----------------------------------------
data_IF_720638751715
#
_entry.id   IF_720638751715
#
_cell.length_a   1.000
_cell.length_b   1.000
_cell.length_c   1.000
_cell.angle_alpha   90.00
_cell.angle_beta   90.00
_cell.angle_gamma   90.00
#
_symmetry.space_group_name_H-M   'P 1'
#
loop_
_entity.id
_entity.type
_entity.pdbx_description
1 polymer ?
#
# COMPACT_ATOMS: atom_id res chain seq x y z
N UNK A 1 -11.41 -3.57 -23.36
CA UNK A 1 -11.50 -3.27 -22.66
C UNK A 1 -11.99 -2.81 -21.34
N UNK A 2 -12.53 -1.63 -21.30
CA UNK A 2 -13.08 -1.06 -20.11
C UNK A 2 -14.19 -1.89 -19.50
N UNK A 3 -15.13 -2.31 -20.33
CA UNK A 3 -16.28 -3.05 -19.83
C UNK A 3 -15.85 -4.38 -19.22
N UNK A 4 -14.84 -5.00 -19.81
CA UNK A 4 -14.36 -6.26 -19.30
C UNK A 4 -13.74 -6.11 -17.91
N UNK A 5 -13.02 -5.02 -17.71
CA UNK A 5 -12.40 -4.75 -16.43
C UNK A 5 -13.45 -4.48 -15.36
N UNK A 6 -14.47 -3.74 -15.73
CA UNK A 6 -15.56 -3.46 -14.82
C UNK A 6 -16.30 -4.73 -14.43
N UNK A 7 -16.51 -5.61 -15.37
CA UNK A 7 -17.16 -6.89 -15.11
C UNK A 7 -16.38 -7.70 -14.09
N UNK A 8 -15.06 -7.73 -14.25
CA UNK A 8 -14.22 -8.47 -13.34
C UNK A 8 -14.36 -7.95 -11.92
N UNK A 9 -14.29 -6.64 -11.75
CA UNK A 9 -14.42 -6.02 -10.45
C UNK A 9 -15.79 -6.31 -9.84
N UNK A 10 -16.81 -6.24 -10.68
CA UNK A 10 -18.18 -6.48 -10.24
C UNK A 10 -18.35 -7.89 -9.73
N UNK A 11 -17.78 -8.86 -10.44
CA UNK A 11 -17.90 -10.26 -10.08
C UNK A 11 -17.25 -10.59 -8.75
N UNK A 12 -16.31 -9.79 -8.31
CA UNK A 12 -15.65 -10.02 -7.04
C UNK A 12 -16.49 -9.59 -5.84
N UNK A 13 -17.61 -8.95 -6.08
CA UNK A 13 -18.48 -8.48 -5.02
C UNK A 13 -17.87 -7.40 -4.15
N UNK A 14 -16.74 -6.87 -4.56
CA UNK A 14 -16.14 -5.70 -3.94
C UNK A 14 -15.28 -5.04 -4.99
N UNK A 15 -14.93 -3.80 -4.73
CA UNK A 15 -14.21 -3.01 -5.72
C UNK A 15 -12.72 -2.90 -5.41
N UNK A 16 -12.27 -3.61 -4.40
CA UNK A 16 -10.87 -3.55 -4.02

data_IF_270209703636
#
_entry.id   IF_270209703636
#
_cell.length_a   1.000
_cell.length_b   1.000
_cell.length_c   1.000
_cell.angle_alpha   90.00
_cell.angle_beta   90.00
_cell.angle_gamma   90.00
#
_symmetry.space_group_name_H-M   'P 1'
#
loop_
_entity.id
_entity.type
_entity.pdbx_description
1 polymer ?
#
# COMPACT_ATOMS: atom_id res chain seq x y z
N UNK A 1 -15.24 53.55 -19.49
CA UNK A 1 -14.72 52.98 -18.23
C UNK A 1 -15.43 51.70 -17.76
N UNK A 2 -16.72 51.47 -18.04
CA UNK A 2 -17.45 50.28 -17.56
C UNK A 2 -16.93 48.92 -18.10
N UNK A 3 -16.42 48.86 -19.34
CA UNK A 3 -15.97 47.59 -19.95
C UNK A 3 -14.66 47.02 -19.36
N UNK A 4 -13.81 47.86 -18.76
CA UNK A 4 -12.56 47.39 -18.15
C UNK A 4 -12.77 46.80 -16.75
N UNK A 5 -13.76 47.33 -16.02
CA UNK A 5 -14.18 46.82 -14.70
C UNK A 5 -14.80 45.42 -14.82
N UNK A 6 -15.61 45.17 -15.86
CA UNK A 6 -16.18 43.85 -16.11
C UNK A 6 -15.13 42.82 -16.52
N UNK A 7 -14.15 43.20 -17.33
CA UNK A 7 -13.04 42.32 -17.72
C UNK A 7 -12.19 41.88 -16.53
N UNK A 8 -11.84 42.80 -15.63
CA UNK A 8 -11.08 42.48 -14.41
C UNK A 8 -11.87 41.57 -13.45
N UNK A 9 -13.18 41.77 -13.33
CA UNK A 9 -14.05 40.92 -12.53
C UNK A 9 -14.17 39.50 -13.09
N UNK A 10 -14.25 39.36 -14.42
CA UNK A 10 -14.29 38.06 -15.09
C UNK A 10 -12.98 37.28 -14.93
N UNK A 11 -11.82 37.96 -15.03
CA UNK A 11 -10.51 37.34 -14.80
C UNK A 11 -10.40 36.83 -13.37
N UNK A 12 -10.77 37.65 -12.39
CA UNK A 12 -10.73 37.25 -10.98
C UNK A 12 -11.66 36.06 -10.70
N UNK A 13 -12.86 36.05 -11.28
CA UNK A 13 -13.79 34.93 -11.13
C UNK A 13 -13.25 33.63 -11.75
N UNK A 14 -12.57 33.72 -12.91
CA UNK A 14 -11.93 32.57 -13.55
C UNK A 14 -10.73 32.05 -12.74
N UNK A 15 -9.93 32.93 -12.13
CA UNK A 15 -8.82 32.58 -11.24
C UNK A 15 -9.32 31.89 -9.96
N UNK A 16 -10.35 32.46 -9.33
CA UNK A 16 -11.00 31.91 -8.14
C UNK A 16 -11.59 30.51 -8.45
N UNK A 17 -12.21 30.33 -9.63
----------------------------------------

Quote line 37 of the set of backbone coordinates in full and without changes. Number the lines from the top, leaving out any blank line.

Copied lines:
CA UNK A 6 -15.56 -3.46 -14.82